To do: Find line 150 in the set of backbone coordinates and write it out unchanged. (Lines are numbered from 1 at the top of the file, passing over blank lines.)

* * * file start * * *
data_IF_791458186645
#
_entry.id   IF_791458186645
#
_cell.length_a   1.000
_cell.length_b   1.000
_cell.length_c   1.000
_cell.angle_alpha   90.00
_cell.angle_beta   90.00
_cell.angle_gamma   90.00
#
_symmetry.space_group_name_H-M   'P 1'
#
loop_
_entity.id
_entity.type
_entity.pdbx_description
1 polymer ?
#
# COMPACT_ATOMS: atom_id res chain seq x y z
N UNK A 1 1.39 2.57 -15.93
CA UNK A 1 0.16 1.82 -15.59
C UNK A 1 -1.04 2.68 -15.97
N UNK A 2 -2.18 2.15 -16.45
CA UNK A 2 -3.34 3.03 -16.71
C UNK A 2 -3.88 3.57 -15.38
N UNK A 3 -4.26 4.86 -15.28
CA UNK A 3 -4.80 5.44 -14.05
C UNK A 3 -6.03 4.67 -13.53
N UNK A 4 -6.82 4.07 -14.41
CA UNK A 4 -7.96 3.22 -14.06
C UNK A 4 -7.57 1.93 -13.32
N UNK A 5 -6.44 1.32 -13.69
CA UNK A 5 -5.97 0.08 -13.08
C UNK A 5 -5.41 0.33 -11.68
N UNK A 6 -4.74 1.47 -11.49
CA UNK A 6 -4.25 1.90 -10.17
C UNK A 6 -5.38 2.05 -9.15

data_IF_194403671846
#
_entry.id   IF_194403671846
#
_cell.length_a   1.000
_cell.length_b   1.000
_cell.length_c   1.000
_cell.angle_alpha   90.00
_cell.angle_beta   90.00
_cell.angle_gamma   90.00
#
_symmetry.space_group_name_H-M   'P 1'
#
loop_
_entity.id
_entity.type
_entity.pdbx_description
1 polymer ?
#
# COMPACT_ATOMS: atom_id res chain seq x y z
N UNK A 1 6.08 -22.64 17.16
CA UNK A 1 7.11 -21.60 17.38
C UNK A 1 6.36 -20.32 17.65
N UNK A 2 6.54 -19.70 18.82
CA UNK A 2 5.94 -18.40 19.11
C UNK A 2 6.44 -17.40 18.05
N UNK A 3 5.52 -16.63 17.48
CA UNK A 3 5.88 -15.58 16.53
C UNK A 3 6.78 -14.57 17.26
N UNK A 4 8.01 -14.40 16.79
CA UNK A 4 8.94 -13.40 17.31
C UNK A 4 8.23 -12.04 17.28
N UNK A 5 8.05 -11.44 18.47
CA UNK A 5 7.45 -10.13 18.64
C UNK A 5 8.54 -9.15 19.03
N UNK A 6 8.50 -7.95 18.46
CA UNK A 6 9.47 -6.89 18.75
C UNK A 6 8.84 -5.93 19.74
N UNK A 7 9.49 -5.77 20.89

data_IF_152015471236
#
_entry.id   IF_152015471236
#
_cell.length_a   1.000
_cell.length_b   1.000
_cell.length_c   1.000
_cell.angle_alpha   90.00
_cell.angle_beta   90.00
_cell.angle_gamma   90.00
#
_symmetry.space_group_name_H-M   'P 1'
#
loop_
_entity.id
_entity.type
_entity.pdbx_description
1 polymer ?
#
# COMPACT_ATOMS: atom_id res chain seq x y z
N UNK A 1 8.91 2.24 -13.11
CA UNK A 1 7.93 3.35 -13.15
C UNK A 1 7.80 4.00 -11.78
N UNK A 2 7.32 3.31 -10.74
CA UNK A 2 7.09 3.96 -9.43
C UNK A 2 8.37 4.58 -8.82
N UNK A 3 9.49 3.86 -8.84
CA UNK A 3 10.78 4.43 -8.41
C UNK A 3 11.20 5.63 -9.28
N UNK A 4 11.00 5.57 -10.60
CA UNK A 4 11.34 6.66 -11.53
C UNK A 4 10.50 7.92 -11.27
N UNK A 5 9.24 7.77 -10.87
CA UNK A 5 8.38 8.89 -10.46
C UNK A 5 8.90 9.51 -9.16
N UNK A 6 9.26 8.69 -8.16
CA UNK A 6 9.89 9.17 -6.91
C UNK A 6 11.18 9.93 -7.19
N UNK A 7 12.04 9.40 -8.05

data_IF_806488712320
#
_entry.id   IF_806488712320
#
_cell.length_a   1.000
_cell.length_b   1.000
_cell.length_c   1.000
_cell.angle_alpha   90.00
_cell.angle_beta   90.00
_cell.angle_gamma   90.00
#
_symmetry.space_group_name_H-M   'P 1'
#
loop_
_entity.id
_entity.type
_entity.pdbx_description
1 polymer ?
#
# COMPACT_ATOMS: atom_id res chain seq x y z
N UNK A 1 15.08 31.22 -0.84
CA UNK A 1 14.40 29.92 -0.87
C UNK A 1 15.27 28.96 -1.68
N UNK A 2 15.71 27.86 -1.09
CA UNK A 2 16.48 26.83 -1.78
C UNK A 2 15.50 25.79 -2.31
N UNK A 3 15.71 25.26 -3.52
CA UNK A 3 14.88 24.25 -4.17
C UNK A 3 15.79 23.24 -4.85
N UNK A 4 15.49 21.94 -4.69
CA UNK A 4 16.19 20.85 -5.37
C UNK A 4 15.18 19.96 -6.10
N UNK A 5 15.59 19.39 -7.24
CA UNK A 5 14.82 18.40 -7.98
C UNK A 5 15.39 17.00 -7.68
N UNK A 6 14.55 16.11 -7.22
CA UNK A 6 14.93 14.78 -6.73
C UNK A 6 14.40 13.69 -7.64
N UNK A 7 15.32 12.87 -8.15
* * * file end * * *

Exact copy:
CA UNK A 5 14.82 18.40 -7.98